Palo Alto voters strike down marijuana measure
More than 60 percent vote against proposal to allow three marijuana dispensaries
Marijuana laws may remain hazy in California but Palo Alto residents made their position clear on Election Day when they stubbed out a proposition that would have allowed up to three pot shops to operate within city borders.
Measure C, which sought to legalize three marijuana dispensaries and establish a 4 percent tax on gross receipts from these establishments, went up in smoke Tuesday night with only 38 percent of the voters supporting it and 62 percent opposing it. Of the 21,263 votes cast, 13,252 opposed Measure C and 8,011 supported it.
The brainchild of former Ronald Reagan adviser Thomas Gale Moore, the marijuana measure landed on the Palo Alto ballot after proponents of legalizing medical marijuana received more than the required 4,800 signatures to qualify it for the election.
The voters' decision to strike down Measure C illustrates the city's complex and, at times, almost contradictory views toward legalized marijuana. The majority of local voters supported Proposition 215, a 1996 law that permitted cultivation and distribution of marijuana for medical use. While both the City Council and the school board passed resolutions opposing Measure C, many based their opposition on the measure's language and the cloudy legal landscape rather than on the drug's effect.
Vice Mayor Greg Scharff, who led the opposition to Measure C, predicted before the results came out that 60 percent of the electorate would vote against it. He was pleased to see the results exceed his expectations.
"I'm really pleased that the people of Palo Alto voted that way," Scharff said at a political party at the Garden Court Hotel. "It's good for the community."
Mayor Yiaway Yeh said the vote demonstrates the "thoughtfulness" of Palo Alto voters, who sent a clear message that they are concerned about dispensaries opening in the city. Many have seen the legal problems these facilities have caused elsewhere, he said.
"More people are aware of what is going on in other communities (with dispensaries)," Yeh said.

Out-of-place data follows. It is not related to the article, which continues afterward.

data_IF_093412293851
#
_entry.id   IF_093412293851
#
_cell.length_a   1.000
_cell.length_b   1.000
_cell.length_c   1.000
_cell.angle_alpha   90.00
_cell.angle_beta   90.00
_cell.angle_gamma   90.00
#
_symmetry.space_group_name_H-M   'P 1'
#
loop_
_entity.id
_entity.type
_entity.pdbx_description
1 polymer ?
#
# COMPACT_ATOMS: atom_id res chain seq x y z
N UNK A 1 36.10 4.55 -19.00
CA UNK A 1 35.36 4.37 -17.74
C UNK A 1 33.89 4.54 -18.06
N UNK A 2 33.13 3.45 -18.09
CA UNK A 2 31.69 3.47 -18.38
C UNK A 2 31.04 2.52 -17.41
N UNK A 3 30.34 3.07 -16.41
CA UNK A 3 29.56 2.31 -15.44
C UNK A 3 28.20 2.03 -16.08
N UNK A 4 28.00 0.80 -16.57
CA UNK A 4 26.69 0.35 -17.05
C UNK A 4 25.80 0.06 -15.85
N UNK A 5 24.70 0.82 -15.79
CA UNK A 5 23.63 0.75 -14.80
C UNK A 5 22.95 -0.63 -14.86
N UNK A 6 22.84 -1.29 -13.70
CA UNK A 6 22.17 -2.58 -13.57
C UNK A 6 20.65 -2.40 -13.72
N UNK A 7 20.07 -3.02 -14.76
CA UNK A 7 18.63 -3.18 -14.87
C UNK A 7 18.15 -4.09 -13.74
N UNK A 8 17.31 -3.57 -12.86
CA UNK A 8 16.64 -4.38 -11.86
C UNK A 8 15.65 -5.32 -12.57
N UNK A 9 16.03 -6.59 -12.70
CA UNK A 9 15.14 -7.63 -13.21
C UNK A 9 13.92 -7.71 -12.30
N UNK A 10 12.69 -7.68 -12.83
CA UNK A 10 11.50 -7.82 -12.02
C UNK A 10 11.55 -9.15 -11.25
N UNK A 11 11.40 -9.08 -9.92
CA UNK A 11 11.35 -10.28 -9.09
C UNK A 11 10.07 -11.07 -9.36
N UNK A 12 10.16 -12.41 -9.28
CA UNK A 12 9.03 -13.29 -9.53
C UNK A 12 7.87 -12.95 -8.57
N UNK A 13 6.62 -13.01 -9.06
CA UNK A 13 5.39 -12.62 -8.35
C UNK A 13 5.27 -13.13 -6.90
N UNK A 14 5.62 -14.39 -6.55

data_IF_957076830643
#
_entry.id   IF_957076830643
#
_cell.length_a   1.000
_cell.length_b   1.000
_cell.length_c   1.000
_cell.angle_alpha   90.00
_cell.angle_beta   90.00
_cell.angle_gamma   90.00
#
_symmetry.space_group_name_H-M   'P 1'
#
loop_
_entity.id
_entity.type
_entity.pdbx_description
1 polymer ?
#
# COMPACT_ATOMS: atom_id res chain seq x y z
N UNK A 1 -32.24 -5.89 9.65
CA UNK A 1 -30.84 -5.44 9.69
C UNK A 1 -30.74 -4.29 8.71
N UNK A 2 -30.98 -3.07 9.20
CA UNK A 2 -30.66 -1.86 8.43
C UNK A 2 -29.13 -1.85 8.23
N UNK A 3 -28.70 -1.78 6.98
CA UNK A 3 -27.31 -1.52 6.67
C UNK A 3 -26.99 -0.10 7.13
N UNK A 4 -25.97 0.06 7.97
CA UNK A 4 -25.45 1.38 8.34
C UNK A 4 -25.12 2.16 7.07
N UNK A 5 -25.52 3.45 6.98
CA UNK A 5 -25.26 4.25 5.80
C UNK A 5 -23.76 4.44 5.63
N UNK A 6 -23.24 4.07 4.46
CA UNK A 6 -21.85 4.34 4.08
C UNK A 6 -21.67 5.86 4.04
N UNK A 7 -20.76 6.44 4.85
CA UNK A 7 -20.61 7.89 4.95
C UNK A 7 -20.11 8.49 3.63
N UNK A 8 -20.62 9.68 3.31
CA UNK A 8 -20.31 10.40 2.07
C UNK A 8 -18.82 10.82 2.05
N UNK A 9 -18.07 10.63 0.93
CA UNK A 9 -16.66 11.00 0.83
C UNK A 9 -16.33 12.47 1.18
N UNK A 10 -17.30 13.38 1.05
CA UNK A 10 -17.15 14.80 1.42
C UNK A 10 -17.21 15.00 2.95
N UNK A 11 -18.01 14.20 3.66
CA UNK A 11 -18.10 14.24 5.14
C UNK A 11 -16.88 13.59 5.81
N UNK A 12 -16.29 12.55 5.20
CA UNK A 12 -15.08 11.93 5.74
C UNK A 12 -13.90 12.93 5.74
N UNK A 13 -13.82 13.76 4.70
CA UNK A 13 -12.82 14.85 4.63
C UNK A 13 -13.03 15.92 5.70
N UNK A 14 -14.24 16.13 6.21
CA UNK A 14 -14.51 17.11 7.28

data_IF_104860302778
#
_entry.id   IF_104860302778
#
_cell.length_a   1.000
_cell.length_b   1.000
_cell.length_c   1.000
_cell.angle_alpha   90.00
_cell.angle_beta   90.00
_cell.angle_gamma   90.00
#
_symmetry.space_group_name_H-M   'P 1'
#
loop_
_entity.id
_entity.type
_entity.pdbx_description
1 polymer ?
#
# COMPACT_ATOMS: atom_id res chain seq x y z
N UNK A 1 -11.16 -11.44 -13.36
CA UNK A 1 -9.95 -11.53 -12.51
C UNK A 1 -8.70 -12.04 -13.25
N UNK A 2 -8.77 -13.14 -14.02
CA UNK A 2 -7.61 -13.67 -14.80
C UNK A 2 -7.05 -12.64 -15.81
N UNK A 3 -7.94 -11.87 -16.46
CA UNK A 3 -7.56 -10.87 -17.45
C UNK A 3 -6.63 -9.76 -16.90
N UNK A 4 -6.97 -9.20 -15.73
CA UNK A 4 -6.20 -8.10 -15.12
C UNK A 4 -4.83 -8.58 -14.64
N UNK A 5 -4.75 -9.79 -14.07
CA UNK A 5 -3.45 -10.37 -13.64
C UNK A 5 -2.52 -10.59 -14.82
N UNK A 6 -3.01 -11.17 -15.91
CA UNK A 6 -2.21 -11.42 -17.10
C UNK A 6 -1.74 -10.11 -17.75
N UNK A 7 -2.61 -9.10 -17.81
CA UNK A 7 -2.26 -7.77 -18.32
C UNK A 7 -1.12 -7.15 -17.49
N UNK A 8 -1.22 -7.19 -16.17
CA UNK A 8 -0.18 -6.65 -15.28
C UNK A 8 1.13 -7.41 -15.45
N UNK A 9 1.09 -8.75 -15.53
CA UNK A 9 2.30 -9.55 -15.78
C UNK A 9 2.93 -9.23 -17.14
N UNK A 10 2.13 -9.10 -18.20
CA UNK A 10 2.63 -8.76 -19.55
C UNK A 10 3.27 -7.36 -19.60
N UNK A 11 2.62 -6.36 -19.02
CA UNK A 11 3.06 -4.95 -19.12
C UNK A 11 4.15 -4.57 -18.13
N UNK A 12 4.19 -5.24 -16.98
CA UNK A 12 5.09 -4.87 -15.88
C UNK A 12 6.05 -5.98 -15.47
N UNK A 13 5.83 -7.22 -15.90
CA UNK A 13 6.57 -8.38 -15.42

Peter Allen, spokesman for the Measure C campaign, said he was not surprised by the result. The decision by Palo Alto's elected leaders to oppose the measure helped doom it, he speculated.
"I'm disappointed with the result, but given the opposition from the City Council and the lack of any organized 'Yes on C' campaign, it's not surprising," Allen said.
The vote gives Palo Alto an effective reprieve from a complex debate that has involved other cities where marijuana shops have been legalized, including Oakland, San Jose and Los Angeles. In recent years, both proponents and opponents of medical marijuana have filed lawsuits to back up their positions, with supporters citing Proposition 215 and opponents consistently noting that marijuana remains illegal under federal law.
The state Supreme Court recently considered a case in Long Beach that focuses on whether a state can legalize marijuana without violating the federal Controlled Substances Act but declined to issue a ruling on the issue. The court has also been considering three different cases pertaining to the city's ability to ban marijuana without violating state law. A ruling on these cases is expected in the coming months.
In a memo to their council colleagues, Yeh, Vice Mayor Greg Scharff and Councilman Larry Klein cited the legal confusion when they urged the council to adopt a resolution opposing Measure C (the council passed the resolution unanimously).
"If the City issues permits for marijuana to be grown and sold within the City of Palo Alto, it is unclear what the legal ramifications of this could be," the memo stated.
Staff Writer Gennady Sheyner can be emailed at firstname.lastname@example.org.